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Markdown to GitHub style web

Because GitHub's README styling is actually really nice

Background

If you have a little side project, often you might want a simple landing page. The GitHub README rendering is really beautifully done: clean, simple and modern. The official GitHub markdown to HTML API generates the HTML code, but not the stylesheets necessary to make it look nice.

Using your GitHub README as the main landing point works great for open source projects, where your visitors are developers and are familiar with GitHub, as well as you have all the text right where the code, the Issues and PRs are. But for some projects this isn't ideal. I built this project within a few hours for myself to get WalkWithFriends off the ground fast, without investing in building an actual website, or using a bloated website builder.

Some issues you run into when using GitHub as your main landing page

  • Maybe your project isn't actually an open source project, so you can't just host a README on GitHub
  • If you want to link to just the README, you could append #readme to your browser URL (making the URL less pretty), or the visitor has to know they have to scroll down
  • The mobile page of GitHub is still pretty bad, and it only renders the first few lines, as soon as you have a logo and badges on your page, it doesn't render at all, unless the visitor hits View all of README.md
    • Non-tech visitors don't know what's a README.md
    • The button is small, and people don't know what is
    • GitHub renders the GitHub Pulse below, something that doens't make sense for non-tech visitors
    • The URL changes from something nice like github.com/krausefx/fastlane to github.com/krausefx/fastlane/blob/master/README.md, meaning you can either link directly to this page to have a nice content, or you link to the root page and have the downside of the extra buttons
    • Nat announced, that they working on improving the mobile experience, which is great news for everybody :)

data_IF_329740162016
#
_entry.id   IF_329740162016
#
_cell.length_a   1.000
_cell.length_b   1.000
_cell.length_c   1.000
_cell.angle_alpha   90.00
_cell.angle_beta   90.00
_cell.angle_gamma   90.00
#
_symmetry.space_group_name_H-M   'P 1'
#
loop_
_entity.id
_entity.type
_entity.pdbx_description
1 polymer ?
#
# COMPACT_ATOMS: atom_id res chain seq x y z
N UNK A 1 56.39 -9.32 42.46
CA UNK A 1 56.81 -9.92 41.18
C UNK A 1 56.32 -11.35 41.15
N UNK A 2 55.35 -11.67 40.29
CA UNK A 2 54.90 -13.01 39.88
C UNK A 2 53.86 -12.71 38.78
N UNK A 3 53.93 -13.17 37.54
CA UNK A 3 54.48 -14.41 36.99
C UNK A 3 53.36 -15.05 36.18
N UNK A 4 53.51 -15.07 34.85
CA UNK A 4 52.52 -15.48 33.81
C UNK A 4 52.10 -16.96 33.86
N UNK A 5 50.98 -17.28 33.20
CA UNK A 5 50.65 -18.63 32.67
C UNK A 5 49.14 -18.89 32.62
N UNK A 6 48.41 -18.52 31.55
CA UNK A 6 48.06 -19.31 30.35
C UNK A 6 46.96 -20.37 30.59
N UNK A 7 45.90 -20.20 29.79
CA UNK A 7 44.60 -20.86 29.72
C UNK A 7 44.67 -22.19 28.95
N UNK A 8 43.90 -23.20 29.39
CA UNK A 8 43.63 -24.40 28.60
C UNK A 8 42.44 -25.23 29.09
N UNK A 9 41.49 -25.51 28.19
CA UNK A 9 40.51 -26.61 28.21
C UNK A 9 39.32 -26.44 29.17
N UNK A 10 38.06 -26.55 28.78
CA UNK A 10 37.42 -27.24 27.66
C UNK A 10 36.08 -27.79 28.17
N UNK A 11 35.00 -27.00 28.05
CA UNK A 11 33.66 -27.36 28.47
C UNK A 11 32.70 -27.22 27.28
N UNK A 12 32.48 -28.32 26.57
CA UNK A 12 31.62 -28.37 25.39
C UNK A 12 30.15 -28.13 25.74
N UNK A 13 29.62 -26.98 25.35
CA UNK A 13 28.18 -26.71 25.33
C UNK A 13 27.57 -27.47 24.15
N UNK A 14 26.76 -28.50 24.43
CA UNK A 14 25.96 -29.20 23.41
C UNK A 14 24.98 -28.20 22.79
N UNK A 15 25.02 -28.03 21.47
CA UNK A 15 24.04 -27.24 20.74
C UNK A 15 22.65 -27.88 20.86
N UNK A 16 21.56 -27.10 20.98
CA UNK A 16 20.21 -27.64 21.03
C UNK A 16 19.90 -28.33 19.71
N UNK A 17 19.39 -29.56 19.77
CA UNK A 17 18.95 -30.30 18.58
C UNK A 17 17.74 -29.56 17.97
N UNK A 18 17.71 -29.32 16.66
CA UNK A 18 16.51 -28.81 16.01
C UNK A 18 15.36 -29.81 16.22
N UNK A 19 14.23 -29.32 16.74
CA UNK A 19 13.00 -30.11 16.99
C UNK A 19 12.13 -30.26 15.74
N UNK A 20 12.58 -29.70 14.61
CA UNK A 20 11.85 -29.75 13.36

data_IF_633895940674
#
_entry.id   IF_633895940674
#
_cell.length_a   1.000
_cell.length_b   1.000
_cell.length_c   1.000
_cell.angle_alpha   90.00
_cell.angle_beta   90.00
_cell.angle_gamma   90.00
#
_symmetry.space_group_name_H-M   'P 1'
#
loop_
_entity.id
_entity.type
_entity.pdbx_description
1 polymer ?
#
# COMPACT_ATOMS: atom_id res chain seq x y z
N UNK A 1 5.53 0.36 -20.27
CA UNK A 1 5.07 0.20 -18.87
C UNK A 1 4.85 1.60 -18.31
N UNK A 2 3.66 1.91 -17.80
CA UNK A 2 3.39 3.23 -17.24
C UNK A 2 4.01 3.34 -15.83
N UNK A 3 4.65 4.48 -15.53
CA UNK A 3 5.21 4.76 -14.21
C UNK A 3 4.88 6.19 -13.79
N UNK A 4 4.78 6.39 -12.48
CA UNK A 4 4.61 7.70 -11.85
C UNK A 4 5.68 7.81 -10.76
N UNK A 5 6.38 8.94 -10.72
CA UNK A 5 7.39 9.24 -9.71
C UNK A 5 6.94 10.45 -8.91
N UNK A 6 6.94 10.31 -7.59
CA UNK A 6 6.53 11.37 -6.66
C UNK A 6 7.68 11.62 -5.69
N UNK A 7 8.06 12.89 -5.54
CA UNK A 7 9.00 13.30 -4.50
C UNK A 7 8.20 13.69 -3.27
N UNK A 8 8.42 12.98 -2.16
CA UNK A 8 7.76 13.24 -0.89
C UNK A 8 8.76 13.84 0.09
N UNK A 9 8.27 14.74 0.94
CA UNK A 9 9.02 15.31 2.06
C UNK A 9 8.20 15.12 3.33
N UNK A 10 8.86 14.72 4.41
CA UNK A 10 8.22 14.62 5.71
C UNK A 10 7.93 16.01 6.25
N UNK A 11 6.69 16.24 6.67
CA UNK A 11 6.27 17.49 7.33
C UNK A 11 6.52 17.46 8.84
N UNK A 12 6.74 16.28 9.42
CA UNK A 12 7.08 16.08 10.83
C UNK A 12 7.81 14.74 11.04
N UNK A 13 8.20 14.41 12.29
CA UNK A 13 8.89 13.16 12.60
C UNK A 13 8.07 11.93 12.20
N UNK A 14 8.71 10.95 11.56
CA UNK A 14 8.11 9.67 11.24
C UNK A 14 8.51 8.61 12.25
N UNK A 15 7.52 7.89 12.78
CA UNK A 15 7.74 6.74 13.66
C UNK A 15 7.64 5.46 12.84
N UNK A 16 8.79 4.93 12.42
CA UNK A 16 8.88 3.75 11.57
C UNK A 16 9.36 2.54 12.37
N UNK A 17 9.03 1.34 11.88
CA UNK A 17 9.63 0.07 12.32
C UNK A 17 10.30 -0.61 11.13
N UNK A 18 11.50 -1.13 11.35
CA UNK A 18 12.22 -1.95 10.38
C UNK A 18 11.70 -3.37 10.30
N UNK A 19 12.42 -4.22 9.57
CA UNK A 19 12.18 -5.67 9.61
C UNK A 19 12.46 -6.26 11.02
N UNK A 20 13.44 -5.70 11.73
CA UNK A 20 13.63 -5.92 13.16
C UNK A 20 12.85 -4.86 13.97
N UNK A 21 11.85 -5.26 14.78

• You can't use your own domain
  • If you use your own domain, you have to use GitHub Pages (which is excellent btw), but then you have to have HTML files ready, which is exactly what this project solves.

Solution

A simple script that converts a markdown (.md) file to a single HTML file, that includes all the HTML and CSS code inline, so you can host it anywhere.

There is no need to use this script if you already convert your markdown file to HTML, you can directly use the stylesheet of this repo.

How it works

This project doesn't actually use the GitHub stylesheet, it's far too complex, and has legal implications.

Instead this project does 2 things:

Resulting you get an HTML file that contains everything needed, so you can host the page on GitHub pages, AWS S3, Google Cloud Storage or anywhere else.

Dependencies

npm install

Usage

node convert.js MyPageTitle

This will read the README.md from your current working directory and output the resulting HTML as README.html in the same directory.

Open tasks

Check out the open issues, in particular code blocks currently don't support syntax highlighting, however that's something that's rather easy to add. For a minimalistic stylesheet we could take the styles from krausefx.com css.

Playground to test

{
  testcode: 1
}
  • Bullet list item 1
  • Bullet list item 2
    • Bullet list item 2.1
    • Bullet list item 2.2

  1. Numbered list item 1
  2. Numbered list item 2

Inline code comments are 100

Quoted texts are more gray and look differently

Bold text is bold and inline links work as well.

Header 1

Header 2

Header 3

Header 4

Header 5

Normal text content again, lorem ipsum

Text 1 Text 2 Text 3
Text 1 Text 2 Text 3
Text 1 Text 2 Text 3

🔰 Open GitHub page 🔰

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Generate a simple HTML page based on a markdown file, that looks like GitHub's stylesheet

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